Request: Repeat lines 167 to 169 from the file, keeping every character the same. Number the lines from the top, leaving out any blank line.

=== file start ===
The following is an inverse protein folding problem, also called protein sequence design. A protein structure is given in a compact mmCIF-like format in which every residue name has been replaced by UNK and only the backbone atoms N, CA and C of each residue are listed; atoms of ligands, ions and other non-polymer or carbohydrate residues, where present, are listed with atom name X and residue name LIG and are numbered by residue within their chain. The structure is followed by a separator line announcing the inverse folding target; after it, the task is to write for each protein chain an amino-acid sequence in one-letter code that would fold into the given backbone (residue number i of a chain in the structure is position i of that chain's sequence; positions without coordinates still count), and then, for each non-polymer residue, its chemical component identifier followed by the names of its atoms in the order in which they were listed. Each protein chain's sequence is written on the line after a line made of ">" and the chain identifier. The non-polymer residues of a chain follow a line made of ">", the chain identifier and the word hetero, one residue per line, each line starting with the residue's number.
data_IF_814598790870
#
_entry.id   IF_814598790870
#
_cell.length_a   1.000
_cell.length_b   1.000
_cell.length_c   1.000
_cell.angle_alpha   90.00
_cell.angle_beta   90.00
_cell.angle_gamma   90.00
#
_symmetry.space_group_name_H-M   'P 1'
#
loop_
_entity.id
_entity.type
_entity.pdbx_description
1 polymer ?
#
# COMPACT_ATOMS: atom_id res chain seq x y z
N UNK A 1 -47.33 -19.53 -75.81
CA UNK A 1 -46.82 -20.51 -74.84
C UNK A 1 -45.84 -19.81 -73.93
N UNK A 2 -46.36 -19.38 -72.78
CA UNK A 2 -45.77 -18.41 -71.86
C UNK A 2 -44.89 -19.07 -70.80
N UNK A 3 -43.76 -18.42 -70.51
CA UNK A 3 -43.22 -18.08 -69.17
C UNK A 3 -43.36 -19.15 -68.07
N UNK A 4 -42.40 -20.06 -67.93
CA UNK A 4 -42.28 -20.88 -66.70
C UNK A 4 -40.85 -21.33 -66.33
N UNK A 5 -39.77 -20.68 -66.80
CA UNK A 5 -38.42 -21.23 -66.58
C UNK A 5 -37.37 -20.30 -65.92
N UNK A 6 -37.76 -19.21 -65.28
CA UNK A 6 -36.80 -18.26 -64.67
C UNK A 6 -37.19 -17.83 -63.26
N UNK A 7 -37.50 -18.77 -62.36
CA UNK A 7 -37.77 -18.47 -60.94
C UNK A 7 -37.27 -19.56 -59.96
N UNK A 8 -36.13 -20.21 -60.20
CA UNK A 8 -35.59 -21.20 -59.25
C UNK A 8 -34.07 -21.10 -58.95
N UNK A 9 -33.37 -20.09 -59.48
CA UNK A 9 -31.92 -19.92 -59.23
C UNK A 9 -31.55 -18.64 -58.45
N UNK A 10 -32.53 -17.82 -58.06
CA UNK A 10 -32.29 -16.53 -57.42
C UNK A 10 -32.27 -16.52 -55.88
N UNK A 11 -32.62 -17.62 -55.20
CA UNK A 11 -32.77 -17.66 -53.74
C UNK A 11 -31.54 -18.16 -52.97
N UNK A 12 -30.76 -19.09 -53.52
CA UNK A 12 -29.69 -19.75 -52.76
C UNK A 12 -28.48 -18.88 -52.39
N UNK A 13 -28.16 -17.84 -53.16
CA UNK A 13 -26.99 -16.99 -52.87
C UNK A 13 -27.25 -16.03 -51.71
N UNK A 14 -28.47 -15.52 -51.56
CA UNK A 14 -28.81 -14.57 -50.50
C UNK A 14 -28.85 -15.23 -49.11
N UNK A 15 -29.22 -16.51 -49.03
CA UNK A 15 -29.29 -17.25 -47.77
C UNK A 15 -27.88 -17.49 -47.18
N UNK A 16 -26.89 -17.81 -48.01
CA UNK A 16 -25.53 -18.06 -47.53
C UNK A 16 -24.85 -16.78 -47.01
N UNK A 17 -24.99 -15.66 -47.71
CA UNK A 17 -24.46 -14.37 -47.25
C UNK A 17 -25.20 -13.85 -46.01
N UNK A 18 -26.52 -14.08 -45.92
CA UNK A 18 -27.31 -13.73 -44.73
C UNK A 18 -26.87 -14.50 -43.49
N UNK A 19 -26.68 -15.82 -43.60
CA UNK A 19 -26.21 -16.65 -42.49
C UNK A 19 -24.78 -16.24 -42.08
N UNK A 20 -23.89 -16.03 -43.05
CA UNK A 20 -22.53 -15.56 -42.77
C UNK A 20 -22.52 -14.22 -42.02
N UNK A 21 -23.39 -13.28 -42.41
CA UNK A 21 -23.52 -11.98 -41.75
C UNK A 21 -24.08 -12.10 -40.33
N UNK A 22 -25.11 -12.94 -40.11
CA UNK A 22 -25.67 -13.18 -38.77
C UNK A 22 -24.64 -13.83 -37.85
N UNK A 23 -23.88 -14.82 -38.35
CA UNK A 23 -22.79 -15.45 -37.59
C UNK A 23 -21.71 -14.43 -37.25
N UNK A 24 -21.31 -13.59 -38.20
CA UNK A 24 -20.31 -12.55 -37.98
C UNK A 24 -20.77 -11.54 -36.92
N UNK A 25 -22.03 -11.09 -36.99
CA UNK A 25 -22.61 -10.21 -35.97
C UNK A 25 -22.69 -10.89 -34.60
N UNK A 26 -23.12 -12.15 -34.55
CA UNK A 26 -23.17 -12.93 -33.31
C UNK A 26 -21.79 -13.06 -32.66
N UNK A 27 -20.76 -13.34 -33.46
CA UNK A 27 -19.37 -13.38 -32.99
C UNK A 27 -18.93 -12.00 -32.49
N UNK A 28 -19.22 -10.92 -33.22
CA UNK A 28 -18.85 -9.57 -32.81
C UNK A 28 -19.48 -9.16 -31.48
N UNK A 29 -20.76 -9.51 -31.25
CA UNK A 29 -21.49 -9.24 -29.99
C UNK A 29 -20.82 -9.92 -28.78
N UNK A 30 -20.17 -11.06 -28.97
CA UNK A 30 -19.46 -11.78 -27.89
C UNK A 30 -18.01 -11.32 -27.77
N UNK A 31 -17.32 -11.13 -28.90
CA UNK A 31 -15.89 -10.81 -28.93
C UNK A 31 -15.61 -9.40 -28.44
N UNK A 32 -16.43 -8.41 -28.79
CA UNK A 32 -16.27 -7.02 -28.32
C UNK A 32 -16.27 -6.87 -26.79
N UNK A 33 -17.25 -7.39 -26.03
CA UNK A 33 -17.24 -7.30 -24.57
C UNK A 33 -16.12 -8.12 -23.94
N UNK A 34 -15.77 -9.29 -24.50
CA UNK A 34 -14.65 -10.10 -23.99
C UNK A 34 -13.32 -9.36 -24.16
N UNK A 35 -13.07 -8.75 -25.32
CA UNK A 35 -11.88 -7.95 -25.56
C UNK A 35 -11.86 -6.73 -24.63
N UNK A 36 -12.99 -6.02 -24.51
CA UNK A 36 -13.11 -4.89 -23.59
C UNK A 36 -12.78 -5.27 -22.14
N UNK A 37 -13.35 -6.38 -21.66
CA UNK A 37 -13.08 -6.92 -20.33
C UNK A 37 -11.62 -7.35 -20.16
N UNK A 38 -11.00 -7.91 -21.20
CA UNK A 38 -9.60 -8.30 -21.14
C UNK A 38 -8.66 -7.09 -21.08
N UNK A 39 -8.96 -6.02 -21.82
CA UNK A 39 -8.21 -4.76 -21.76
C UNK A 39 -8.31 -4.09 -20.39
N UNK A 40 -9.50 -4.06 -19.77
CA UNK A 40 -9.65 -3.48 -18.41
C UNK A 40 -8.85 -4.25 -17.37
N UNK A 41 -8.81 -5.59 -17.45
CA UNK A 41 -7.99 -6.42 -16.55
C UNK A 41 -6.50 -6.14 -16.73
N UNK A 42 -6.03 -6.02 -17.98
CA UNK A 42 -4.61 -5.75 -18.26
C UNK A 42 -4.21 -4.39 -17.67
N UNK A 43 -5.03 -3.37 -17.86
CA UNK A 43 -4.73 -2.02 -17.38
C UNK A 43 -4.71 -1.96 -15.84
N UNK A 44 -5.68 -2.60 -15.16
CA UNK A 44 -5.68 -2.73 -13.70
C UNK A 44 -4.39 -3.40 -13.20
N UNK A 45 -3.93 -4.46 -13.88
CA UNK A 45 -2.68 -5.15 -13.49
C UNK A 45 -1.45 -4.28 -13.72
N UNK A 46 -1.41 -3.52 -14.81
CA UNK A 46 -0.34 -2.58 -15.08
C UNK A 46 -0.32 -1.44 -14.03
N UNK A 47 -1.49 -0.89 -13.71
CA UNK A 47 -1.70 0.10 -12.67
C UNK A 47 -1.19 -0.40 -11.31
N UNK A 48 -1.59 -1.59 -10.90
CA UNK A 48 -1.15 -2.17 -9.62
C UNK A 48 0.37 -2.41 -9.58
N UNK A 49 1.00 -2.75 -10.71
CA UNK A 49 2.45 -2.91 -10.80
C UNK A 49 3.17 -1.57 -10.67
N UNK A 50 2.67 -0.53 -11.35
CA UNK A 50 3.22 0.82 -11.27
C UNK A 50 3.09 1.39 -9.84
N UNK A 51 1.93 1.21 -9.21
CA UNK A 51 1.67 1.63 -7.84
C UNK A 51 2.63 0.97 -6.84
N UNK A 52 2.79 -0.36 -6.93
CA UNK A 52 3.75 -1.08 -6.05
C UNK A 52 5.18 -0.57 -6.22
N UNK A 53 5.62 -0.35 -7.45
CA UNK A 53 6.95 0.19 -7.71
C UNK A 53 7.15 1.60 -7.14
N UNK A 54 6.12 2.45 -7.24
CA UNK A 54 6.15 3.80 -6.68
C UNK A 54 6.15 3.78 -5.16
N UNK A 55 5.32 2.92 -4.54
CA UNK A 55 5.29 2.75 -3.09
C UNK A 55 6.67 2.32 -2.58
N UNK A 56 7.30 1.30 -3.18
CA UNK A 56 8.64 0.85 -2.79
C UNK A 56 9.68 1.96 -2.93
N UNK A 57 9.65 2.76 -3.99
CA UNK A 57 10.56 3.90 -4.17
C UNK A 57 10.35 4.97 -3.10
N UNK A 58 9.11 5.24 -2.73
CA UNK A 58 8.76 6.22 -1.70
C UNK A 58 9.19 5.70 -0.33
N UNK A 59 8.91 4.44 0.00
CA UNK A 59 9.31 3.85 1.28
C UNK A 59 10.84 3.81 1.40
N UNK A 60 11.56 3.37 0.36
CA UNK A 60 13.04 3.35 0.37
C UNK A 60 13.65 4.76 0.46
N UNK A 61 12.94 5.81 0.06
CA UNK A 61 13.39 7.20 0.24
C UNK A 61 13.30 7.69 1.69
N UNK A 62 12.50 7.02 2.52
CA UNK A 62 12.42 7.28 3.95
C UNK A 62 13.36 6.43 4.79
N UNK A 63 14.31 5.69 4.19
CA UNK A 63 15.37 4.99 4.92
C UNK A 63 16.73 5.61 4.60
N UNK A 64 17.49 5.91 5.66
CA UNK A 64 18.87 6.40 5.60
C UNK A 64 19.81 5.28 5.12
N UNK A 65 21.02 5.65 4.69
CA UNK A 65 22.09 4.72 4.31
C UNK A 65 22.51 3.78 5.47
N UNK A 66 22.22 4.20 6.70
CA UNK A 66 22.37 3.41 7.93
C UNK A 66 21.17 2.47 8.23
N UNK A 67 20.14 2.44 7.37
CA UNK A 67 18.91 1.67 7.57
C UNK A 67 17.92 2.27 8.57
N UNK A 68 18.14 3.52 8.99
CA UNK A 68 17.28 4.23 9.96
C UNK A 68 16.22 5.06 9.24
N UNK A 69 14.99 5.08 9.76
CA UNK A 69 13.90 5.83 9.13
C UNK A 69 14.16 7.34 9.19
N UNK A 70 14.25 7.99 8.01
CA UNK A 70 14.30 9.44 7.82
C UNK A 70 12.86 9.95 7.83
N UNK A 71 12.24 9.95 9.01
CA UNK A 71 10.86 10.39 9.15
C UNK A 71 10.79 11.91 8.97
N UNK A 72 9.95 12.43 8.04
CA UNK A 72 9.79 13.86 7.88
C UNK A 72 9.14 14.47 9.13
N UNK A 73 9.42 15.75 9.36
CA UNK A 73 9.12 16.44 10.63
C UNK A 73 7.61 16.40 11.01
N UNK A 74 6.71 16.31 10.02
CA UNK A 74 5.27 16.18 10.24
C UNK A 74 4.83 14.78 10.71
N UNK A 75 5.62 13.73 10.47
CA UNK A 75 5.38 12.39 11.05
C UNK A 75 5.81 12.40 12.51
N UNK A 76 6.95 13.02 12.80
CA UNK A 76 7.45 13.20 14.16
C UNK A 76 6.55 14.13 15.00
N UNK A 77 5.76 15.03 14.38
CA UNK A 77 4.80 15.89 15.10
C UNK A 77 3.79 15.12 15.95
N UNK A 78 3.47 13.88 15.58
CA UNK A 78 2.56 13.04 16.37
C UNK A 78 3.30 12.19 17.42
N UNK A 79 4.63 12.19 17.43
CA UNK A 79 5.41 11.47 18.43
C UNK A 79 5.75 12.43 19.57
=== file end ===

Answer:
CA UNK A 49 2.45 -2.91 -10.80
C UNK A 49 3.17 -1.57 -10.67
N UNK A 50 2.67 -0.53 -11.35